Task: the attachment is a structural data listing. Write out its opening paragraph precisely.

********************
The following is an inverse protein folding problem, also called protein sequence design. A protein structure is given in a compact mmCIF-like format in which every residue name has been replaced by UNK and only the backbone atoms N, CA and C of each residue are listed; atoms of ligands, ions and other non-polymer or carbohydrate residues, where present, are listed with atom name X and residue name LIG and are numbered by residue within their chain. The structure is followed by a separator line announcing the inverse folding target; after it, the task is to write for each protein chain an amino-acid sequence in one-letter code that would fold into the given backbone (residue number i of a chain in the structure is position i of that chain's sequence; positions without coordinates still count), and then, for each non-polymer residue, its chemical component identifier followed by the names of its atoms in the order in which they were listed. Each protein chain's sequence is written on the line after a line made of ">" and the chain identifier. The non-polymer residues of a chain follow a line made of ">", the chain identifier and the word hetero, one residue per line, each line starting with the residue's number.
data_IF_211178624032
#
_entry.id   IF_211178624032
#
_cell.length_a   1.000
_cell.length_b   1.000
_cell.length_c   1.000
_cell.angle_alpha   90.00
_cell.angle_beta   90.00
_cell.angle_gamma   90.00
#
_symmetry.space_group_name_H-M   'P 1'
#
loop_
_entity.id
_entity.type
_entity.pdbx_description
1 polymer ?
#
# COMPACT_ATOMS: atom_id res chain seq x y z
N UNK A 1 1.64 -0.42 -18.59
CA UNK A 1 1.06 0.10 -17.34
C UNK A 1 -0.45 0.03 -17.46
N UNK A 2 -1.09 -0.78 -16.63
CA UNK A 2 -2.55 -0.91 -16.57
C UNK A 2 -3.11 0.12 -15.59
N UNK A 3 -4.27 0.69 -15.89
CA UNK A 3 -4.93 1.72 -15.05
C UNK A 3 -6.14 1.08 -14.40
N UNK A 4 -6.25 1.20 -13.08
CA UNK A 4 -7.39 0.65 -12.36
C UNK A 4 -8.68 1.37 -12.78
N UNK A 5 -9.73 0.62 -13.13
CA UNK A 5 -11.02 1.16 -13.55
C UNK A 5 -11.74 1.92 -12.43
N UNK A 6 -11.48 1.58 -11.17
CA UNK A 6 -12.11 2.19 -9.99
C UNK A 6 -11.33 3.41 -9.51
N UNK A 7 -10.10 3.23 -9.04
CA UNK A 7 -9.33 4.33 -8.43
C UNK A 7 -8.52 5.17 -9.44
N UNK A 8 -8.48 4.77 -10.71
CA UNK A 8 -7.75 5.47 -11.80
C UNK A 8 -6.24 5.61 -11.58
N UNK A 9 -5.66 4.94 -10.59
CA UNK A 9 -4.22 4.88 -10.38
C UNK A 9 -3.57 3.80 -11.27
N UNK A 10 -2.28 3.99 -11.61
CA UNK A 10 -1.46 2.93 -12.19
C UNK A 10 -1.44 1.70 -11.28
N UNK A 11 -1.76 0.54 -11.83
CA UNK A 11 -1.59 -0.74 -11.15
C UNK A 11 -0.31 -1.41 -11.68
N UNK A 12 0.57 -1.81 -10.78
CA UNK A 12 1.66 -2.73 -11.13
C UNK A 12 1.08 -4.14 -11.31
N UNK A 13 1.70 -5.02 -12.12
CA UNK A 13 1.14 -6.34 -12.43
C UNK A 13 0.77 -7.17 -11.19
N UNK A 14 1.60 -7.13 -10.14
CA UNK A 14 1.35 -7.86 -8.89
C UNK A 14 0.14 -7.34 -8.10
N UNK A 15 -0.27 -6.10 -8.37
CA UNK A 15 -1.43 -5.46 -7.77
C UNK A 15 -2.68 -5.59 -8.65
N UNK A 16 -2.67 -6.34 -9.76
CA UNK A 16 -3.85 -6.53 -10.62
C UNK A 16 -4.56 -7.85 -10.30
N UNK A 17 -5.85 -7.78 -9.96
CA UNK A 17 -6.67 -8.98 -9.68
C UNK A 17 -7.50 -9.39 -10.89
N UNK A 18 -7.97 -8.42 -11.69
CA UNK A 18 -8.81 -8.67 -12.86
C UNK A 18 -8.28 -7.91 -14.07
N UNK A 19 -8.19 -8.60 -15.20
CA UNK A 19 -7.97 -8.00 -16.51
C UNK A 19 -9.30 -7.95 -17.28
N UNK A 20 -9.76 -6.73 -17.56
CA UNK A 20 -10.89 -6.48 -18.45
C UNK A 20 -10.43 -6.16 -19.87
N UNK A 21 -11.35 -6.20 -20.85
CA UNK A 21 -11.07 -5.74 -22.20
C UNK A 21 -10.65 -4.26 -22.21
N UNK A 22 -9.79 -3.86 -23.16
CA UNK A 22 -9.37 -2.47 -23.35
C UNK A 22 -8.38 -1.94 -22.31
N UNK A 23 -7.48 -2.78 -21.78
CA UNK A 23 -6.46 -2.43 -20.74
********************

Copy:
The following is an inverse protein folding problem, also called protein sequence design. A protein structure is given in a compact mmCIF-like format in which every residue name has been replaced by UNK and only the backbone atoms N, CA and C of each residue are listed; atoms of ligands, ions and other non-polymer or carbohydrate residues, where present, are listed with atom name X and residue name LIG and are numbered by residue within their chain. The structure is followed by a separator line announcing the inverse folding target; after it, the task is to write for each protein chain an amino-acid sequence in one-letter code that would fold into the given backbone (residue number i of a chain in the structure is position i of that chain's sequence; positions without coordinates still count), and then, for each non-polymer residue, its chemical component identifier followed by the names of its atoms in the order in which they were listed. Each protein chain's sequence is written on the line after a line made of ">" and the chain identifier. The non-polymer residues of a chain follow a line made of ">", the chain identifier and the word hetero, one residue per line, each line starting with the residue's number.